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1.- BROEK: OR THE DUTCH PARADISE.
It has long been a matter of discussion and controversy among the pious and the learned, as to the situation of the terrestrial paradise' whence our first parents were exiled. This question has been put to rest by certain of the faithful in Holland, who have decided in favor of the village of BROEK, about six miles from Amsterdam. It may not, they observe, correspond in all respects to the description of the Garden of Eden, handed down from days of yore, but it comes nearer to their ideas of a perfect paradise than any other place on earth.
This eulogium ' induced me to make some inquiries as to this favored spot in the course of a sojourn at the city of Amsterdam, and the information I procured fully justified the enthusiastic praises I had heard. The village of Broek is situated in Waterland,' in the midst of the greenest and richest pastures of Holland, I may say, of Europe. These pastures are the source of its wealth, for it is famous for its dairies, and for those oval cheeses which regale and perfume the whole civilized world. The population consists of about six hundred persons, comprising several families which have inhabited the place since time inimemorial, and have waxed rich on the products of their meadows. They keep all their wealth among themselves, intermarrying, and keeping all strangers at a wary distance. They are a “hard money people, and remarkable for turning the penny the right way.' It is said to have been an old rule, established by one of the primitive financiers and legislators of Broek, that no one should leave the village with more than six guilders' in his pocket, or return with less than ten; a shrewd regulation, well worthy the attention of modern political economists, who are so anxious to fix the balance of trade.3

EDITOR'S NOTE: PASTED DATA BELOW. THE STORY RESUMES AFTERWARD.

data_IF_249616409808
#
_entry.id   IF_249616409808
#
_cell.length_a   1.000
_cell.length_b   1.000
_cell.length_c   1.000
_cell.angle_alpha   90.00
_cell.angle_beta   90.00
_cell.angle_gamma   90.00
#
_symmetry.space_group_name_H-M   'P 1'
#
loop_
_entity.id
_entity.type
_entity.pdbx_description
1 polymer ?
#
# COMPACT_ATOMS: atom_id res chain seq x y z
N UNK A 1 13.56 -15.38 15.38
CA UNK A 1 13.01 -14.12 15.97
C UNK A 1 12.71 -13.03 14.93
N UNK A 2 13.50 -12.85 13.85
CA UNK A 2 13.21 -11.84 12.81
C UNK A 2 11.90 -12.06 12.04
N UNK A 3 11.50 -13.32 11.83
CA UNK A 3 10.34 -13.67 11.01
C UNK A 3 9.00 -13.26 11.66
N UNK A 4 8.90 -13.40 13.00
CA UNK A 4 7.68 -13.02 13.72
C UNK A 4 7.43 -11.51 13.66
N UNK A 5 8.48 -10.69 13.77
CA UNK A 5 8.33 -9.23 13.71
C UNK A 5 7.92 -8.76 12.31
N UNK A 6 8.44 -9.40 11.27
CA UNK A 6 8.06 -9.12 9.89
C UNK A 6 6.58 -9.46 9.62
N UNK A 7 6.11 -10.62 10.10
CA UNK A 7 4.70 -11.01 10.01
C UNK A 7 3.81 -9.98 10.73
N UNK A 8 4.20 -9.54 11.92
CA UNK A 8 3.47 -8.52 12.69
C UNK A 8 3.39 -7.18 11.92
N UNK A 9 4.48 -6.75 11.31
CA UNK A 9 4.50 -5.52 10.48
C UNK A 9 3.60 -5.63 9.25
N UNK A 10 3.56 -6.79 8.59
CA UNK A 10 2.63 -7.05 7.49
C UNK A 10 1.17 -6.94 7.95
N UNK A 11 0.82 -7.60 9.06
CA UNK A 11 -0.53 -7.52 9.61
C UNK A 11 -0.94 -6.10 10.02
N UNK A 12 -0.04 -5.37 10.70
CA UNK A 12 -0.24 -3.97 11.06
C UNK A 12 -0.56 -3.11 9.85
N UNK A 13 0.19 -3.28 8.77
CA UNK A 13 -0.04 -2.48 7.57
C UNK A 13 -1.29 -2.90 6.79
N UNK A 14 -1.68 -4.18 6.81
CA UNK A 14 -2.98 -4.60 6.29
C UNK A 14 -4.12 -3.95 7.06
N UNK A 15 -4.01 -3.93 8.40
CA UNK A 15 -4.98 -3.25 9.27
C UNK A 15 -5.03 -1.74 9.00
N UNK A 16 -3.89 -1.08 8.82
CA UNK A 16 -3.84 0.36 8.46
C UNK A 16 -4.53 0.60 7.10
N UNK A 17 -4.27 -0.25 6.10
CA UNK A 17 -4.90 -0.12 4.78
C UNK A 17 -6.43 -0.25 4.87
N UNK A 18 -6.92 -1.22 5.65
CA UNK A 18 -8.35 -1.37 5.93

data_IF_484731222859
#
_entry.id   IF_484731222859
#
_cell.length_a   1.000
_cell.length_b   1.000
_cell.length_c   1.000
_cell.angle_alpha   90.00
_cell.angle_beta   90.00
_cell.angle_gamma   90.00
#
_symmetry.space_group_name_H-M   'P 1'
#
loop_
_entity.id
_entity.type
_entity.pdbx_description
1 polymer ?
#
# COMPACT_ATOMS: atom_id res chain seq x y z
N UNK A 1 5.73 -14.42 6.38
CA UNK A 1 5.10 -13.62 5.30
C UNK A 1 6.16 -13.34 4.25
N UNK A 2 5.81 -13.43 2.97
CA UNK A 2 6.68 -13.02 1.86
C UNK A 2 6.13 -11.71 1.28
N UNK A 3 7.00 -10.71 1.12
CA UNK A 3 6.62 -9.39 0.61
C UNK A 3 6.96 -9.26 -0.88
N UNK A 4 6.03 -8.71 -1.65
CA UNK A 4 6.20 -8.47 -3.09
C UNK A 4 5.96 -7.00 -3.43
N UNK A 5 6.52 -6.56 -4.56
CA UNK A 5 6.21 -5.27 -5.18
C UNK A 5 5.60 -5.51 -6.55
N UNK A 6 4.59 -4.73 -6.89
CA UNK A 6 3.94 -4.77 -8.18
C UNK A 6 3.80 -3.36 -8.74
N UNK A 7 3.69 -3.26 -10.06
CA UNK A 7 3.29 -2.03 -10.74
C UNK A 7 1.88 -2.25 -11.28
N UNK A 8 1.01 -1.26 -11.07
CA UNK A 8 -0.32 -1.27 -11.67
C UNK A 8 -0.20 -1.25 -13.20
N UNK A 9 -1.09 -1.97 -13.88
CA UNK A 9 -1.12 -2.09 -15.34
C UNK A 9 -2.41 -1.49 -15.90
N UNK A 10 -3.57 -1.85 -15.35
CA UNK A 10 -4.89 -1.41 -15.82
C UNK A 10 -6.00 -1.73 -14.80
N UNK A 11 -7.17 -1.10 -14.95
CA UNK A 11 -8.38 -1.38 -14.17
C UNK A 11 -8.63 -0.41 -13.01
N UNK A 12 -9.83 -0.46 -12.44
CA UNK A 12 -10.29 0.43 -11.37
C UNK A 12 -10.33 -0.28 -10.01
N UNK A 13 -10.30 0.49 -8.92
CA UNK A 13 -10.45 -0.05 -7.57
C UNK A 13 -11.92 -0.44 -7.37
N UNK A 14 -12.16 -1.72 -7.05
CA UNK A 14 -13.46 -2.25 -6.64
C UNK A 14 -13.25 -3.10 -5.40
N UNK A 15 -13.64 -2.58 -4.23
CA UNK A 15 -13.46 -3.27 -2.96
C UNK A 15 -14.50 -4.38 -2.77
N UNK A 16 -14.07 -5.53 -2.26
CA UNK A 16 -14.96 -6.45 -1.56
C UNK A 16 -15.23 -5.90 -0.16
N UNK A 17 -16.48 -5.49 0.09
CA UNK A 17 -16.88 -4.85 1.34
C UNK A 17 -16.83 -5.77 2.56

1 This humorous introduction of the ? good report. subject is not wholly of Irving's own in- 3 Holland used to be a union of seven vention. There was much discussion as to provinces. None of them, however, was the situation of the Garden of Eden, the named Waterland. Irving invents the earthly paradise, in bygone times. When name because the country lies low and is Irving says, however, that some have
inundated here and there; it also has thought it might be Broek, he is only in canals often where other nations have
What, however, renders Broek so perfect an elysium,' in the eyes of all true Hollanders, is the matchless height to which the spirit of cleanliness' is carried there. It amounts almost to a religion among the inhabitants, who pass the greater part of their time rubbing and scrubbing, and painting and varnishing : each housewife vies with her neighbor in her devotion to the scrubbing-brush, as zealous Catholics do in their devotion to the cross ;( and it is said a notable housewife of the place in days of yore is held in pious remembrance, and almost canonized as a saint, for having died of pure exhaustion and chagrin in an ineffectual attempt to scour a black man white.
1 The Dutch people are thrifty and eco- money must come to pay the indebtedness. nomical. Irving constantly makes fun of If every one who left Broek came back this trait in very American fashion. Econ- with more money than he had carried omy, however, is really far more creditable
away, it would be as if the balance of trade than the wastefulness which is more com- were always in their favor. mon in America.
4 the name given by the Greeks to Heav2 a coin worth about forty cents.